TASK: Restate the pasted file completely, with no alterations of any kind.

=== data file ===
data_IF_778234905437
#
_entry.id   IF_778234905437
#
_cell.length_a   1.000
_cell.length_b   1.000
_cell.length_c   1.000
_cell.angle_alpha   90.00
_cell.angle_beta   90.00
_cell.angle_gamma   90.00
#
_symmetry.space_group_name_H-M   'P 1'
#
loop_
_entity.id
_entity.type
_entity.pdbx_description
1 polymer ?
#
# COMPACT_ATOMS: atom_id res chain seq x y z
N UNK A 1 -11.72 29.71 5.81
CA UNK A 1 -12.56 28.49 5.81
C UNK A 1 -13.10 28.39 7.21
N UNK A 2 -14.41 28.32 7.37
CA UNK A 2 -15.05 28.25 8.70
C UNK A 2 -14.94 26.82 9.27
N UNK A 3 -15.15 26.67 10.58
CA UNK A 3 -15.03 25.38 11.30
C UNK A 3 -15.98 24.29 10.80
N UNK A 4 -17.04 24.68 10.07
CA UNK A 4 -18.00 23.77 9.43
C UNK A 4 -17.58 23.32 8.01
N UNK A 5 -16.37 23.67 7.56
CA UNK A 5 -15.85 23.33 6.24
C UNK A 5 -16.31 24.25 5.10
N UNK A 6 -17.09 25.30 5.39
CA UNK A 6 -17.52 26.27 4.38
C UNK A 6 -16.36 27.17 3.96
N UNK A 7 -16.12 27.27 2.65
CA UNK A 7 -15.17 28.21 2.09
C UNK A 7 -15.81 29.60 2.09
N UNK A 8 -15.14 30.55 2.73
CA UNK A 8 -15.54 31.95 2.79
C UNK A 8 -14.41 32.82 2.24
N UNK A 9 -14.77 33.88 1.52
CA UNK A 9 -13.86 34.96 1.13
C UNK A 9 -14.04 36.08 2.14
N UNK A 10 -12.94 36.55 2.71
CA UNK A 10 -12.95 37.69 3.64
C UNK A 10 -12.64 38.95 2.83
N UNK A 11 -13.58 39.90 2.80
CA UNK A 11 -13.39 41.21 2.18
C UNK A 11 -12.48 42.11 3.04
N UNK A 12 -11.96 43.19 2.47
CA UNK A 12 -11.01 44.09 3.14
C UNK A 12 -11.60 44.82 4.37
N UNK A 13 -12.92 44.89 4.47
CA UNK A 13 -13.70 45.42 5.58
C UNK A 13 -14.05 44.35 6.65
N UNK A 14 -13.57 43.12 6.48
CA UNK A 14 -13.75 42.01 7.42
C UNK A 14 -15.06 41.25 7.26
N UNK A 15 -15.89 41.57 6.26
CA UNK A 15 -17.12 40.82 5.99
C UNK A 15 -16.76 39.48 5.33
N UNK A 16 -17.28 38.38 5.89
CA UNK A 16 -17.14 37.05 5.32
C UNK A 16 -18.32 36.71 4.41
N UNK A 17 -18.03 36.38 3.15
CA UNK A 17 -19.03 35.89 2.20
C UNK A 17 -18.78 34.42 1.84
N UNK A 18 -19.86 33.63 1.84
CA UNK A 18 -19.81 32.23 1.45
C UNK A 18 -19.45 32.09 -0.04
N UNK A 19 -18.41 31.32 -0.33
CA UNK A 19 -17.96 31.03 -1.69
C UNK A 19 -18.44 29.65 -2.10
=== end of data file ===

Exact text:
data_IF_778234905437
#
_entry.id   IF_778234905437
#
_cell.length_a   1.000
_cell.length_b   1.000
_cell.length_c   1.000
_cell.angle_alpha   90.00
_cell.angle_beta   90.00
_cell.angle_gamma   90.00
#
_symmetry.space_group_name_H-M   'P 1'
#
loop_
_entity.id
_entity.type
_entity.pdbx_description
1 polymer ?
#
# COMPACT_ATOMS: atom_id res chain seq x y z
N UNK A 1 -11.72 29.71 5.81
CA UNK A 1 -12.56 28.49 5.81
C UNK A 1 -13.10 28.39 7.21
N UNK A 2 -14.41 28.32 7.37
CA UNK A 2 -15.05 28.25 8.70
C UNK A 2 -14.94 26.82 9.27
N UNK A 3 -15.15 26.67 10.58
CA UNK A 3 -15.03 25.38 11.30
C UNK A 3 -15.98 24.29 10.80
N UNK A 4 -17.04 24.68 10.07
CA UNK A 4 -18.00 23.77 9.43
C UNK A 4 -17.58 23.32 8.01
N UNK A 5 -16.37 23.67 7.56
CA UNK A 5 -15.85 23.33 6.24
C UNK A 5 -16.31 24.25 5.10
N UNK A 6 -17.09 25.30 5.39
CA UNK A 6 -17.52 26.27 4.38
C UNK A 6 -16.36 27.17 3.96
N UNK A 7 -16.12 27.27 2.65
CA UNK A 7 -15.17 28.21 2.09
C UNK A 7 -15.81 29.60 2.09
N UNK A 8 -15.14 30.55 2.73
CA UNK A 8 -15.54 31.95 2.79
C UNK A 8 -14.41 32.82 2.24
N UNK A 9 -14.77 33.88 1.52
CA UNK A 9 -13.86 34.96 1.13
C UNK A 9 -14.04 36.08 2.14
N UNK A 10 -12.94 36.55 2.71
CA UNK A 10 -12.95 37.69 3.64
C UNK A 10 -12.64 38.95 2.83
N UNK A 11 -13.58 39.90 2.80
CA UNK A 11 -13.39 41.21 2.18
C UNK A 11 -12.48 42.11 3.04
N UNK A 12 -11.96 43.19 2.47
CA UNK A 12 -11.01 44.09 3.14
C UNK A 12 -11.60 44.82 4.37
N UNK A 13 -12.92 44.89 4.47
CA UNK A 13 -13.70 45.42 5.58
C UNK A 13 -14.05 44.35 6.65
N UNK A 14 -13.57 43.12 6.48
CA UNK A 14 -13.75 42.01 7.42
C UNK A 14 -15.06 41.25 7.26
N UNK A 15 -15.89 41.57 6.26
CA UNK A 15 -17.12 40.82 5.99
C UNK A 15 -16.76 39.48 5.33
N UNK A 16 -17.28 38.38 5.89
CA UNK A 16 -17.14 37.05 5.32
C UNK A 16 -18.32 36.71 4.41
N UNK A 17 -18.03 36.38 3.15
CA UNK A 17 -19.03 35.89 2.20
C UNK A 17 -18.78 34.42 1.84
N UNK A 18 -19.86 33.63 1.84
CA UNK A 18 -19.81 32.23 1.45
C UNK A 18 -19.45 32.09 -0.04
N UNK A 19 -18.41 31.32 -0.33
CA UNK A 19 -17.96 31.03 -1.69
C UNK A 19 -18.44 29.65 -2.10